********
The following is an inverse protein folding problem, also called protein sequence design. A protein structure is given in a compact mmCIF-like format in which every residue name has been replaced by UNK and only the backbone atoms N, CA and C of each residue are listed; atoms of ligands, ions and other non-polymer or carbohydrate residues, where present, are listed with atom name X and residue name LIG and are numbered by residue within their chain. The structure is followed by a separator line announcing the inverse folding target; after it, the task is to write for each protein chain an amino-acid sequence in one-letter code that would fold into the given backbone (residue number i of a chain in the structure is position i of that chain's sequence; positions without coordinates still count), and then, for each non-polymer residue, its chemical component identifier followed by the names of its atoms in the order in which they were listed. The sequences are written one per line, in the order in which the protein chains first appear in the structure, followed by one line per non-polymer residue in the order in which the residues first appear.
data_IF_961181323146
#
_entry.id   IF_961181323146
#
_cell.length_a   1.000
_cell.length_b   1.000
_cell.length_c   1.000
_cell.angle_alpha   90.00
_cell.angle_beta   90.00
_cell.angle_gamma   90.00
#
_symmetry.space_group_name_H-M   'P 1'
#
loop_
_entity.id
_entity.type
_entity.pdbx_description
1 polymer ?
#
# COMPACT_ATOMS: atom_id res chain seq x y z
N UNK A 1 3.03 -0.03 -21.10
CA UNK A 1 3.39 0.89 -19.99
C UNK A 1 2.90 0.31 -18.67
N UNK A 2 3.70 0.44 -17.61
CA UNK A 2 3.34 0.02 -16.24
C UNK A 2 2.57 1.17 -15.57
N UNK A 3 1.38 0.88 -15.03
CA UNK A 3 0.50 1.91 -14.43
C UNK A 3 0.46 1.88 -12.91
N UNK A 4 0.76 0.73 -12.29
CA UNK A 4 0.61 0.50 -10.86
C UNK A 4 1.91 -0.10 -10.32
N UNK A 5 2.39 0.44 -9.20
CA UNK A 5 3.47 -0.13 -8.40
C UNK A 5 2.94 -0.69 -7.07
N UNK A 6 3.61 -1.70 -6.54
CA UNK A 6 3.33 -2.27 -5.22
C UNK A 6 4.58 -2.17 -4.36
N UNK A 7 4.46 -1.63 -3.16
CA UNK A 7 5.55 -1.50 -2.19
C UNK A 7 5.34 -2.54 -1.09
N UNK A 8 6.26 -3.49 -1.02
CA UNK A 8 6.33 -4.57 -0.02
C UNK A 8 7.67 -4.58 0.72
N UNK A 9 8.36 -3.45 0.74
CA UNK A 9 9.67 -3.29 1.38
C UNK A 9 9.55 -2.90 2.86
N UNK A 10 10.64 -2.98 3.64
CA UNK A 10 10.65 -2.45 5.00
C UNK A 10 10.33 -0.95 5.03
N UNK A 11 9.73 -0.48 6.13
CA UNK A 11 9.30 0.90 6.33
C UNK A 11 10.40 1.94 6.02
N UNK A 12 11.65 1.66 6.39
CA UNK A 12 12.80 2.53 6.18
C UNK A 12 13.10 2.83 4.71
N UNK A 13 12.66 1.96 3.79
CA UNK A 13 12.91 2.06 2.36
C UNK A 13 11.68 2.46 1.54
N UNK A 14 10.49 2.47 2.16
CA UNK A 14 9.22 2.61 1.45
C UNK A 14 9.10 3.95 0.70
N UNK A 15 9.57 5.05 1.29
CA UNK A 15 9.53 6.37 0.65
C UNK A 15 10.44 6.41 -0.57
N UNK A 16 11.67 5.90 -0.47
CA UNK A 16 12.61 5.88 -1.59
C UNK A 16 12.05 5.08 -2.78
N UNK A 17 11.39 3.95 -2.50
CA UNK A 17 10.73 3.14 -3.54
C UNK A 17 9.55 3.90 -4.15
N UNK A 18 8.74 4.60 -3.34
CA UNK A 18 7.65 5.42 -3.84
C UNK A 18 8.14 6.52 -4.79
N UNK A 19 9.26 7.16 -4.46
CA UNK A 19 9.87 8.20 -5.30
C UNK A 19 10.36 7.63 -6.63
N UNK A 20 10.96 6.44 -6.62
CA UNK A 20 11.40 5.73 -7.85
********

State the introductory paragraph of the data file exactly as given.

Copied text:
The following is an inverse protein folding problem, also called protein sequence design. A protein structure is given in a compact mmCIF-like format in which every residue name has been replaced by UNK and only the backbone atoms N, CA and C of each residue are listed; atoms of ligands, ions and other non-polymer or carbohydrate residues, where present, are listed with atom name X and residue name LIG and are numbered by residue within their chain. The structure is followed by a separator line announcing the inverse folding target; after it, the task is to write for each protein chain an amino-acid sequence in one-letter code that would fold into the given backbone (residue number i of a chain in the structure is position i of that chain's sequence; positions without coordinates still count), and then, for each non-polymer residue, its chemical component identifier followed by the names of its atoms in the order in which they were listed. The sequences are written one per line, in the order in which the protein chains first appear in the structure, followed by one line per non-polymer residue in the order in which the residues first appear.